Another haigui working for a local company in Shanghai shared similar feelings, after growing frustrated at bumping up against career ceilings while employed at multinational firms. “I’ve worked in the US and Canada [and] it’s very difficult to head up a very senior role in a foreign country. There’s much more opportunity here—in Asia, in China—versus the US or the UK,” says the haigui, who would only speak on condition of anonymity.
In contrast, Chinese companies can often entice sea turtles home by offering them better positions with greater scope for decision-making. Coming home also means being closer to the action when it comes to top-level decisions at a local firm—a level of involvement that can go missing at foreign peers, who may map out strategy back in Western headquarters.
Chinese companies are also finally beginning to match the big ambitions of sea turtles. “Family ties are a strong motivator to bring talent back home, but also people who have lived and worked abroad are often highly ambitious,” says Sarah Jones, business director in north China for Hays. “If a couple of years ago, they looked to further their career, they went overseas. They’re probably still as ambitious as they once were back then, and now they’re motivated to achieve certain career goals by returning.”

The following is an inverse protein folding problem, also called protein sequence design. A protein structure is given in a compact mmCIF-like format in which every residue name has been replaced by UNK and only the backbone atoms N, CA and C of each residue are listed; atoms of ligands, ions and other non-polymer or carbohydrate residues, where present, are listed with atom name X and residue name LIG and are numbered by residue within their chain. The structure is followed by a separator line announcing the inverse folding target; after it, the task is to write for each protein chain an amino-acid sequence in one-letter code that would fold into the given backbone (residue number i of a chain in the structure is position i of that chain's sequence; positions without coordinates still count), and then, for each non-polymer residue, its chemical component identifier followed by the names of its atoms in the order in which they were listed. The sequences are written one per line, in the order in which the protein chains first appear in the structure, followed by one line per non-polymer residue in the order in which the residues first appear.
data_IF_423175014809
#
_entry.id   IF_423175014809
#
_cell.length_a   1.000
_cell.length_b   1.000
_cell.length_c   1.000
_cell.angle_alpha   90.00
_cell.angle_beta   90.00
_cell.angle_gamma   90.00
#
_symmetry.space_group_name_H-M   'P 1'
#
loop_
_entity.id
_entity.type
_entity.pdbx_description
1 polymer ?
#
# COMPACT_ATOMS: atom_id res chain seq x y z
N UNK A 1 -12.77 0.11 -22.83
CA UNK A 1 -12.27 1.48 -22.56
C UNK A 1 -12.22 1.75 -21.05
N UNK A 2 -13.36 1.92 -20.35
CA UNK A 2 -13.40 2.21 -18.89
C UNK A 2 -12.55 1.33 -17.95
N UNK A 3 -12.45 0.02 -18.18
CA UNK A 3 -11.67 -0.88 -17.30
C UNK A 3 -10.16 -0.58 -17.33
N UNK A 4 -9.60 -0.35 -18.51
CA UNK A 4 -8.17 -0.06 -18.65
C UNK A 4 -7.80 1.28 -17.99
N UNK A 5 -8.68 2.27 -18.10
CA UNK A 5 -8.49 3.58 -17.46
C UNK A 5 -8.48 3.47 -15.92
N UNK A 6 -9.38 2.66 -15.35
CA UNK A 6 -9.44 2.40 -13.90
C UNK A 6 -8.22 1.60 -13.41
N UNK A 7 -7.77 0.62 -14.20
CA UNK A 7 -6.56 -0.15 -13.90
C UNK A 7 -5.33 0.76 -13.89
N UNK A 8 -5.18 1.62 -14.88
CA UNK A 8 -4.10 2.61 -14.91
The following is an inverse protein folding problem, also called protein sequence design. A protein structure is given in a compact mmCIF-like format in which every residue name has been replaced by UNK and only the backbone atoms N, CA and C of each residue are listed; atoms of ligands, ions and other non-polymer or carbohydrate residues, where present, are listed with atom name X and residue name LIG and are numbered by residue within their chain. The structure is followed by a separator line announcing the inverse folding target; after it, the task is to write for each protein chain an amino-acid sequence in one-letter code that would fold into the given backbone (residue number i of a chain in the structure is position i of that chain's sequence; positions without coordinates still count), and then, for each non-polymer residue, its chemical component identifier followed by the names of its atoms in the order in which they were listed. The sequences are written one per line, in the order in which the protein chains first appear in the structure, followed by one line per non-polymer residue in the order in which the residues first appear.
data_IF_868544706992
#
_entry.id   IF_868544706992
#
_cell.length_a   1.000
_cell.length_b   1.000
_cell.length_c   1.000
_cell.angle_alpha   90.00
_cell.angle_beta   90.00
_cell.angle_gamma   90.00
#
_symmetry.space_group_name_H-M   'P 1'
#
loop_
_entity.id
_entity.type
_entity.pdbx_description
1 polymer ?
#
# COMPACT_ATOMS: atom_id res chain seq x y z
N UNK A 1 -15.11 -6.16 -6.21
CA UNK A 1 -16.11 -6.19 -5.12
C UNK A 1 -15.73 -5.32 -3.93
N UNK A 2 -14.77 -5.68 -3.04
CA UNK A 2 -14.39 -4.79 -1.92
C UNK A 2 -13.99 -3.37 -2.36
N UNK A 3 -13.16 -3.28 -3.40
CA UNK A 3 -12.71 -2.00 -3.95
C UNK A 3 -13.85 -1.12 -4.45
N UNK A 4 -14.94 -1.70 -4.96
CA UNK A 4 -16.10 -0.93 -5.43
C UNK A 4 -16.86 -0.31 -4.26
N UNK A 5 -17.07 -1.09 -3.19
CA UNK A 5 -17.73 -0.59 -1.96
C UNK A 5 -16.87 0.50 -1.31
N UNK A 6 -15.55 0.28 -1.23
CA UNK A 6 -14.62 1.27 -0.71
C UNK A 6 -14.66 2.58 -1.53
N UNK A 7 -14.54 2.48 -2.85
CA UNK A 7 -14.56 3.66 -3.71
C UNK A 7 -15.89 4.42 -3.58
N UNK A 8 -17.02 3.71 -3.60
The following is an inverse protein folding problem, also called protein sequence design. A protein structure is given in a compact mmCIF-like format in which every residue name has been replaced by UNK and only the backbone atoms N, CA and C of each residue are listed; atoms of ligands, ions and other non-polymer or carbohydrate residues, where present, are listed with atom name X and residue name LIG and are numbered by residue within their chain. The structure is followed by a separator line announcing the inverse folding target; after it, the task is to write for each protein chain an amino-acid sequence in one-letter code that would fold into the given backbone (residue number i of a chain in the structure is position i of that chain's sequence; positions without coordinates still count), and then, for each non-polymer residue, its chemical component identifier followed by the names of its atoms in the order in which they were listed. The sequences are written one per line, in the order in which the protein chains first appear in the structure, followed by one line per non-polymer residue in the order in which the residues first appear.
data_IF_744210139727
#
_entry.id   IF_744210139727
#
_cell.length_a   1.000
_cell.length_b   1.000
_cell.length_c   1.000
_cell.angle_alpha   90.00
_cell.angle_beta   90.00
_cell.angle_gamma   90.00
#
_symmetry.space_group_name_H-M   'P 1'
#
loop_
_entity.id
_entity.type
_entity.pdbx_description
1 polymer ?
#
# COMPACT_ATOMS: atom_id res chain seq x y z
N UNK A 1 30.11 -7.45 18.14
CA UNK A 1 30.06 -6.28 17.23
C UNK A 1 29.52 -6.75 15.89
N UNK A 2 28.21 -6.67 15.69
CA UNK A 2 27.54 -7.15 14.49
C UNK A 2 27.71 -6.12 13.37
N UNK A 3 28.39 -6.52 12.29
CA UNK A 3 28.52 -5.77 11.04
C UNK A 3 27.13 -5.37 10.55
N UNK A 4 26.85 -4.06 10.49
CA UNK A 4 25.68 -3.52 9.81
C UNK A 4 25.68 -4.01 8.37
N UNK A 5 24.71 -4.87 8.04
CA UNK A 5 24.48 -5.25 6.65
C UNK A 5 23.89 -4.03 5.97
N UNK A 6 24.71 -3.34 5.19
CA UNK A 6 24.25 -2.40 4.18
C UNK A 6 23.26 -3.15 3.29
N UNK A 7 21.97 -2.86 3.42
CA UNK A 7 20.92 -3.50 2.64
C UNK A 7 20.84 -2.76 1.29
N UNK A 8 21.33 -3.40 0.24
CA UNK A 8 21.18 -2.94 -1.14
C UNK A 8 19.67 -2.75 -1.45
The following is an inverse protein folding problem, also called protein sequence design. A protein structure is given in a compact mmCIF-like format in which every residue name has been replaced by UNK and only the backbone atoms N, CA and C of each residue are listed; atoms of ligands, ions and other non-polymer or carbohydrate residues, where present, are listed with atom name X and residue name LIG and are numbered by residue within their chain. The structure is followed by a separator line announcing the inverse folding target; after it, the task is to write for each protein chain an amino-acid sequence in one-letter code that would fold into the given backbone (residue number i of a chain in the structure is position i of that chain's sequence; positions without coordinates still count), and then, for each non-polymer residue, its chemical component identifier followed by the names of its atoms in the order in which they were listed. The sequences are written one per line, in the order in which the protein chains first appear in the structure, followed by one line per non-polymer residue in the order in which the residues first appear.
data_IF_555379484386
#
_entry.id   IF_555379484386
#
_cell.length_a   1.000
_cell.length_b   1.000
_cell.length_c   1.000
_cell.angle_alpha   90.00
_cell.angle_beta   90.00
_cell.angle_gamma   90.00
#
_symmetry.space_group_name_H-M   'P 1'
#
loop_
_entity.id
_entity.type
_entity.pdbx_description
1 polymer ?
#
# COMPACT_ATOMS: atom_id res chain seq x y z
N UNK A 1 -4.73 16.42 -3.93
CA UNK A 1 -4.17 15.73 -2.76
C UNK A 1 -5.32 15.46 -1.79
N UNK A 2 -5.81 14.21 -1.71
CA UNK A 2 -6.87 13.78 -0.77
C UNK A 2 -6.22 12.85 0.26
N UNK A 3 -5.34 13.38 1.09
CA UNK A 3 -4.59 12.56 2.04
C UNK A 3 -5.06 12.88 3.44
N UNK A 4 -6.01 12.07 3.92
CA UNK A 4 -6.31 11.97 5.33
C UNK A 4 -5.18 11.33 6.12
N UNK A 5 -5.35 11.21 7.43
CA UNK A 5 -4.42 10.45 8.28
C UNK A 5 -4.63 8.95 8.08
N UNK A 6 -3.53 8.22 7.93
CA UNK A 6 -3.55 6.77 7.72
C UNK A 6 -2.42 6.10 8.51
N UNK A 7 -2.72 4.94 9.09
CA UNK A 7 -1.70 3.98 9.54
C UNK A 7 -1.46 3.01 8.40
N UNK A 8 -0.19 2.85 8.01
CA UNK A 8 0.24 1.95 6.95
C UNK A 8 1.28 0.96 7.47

The globalization and increasing sophistication of China Inc. has ratcheted up demand for haigui, who are highly sought after for their ability to understand Chinese cultural nuances while being trained in Western practices. Their cross-cultural ability and global mindset—understanding both East and West—dovetails with the demands of local large-sized enterprises expanding into new markets. Five or six years of foreign experience is very transferable to China, says Tam.
JD.com, an e-commerce company, launched a recruitment scheme in 2014 called the International Management Talent Program, designed to hoover up the best MBA graduates from top business schools around the world, many of whom in practice, due to cultural reasons, will be Chinese.
In its maiden year the program scoured six universities, including MIT, Yale and Oxford, and attracted 10 graduates—most of who had at least a few years of working experience at Western companies such as Amazon, PricewaterhouseCoopers and Verizon Communications. With CEOs and vice-presidents as mentors, the candidates are groomed to become the next generation of leaders in the company.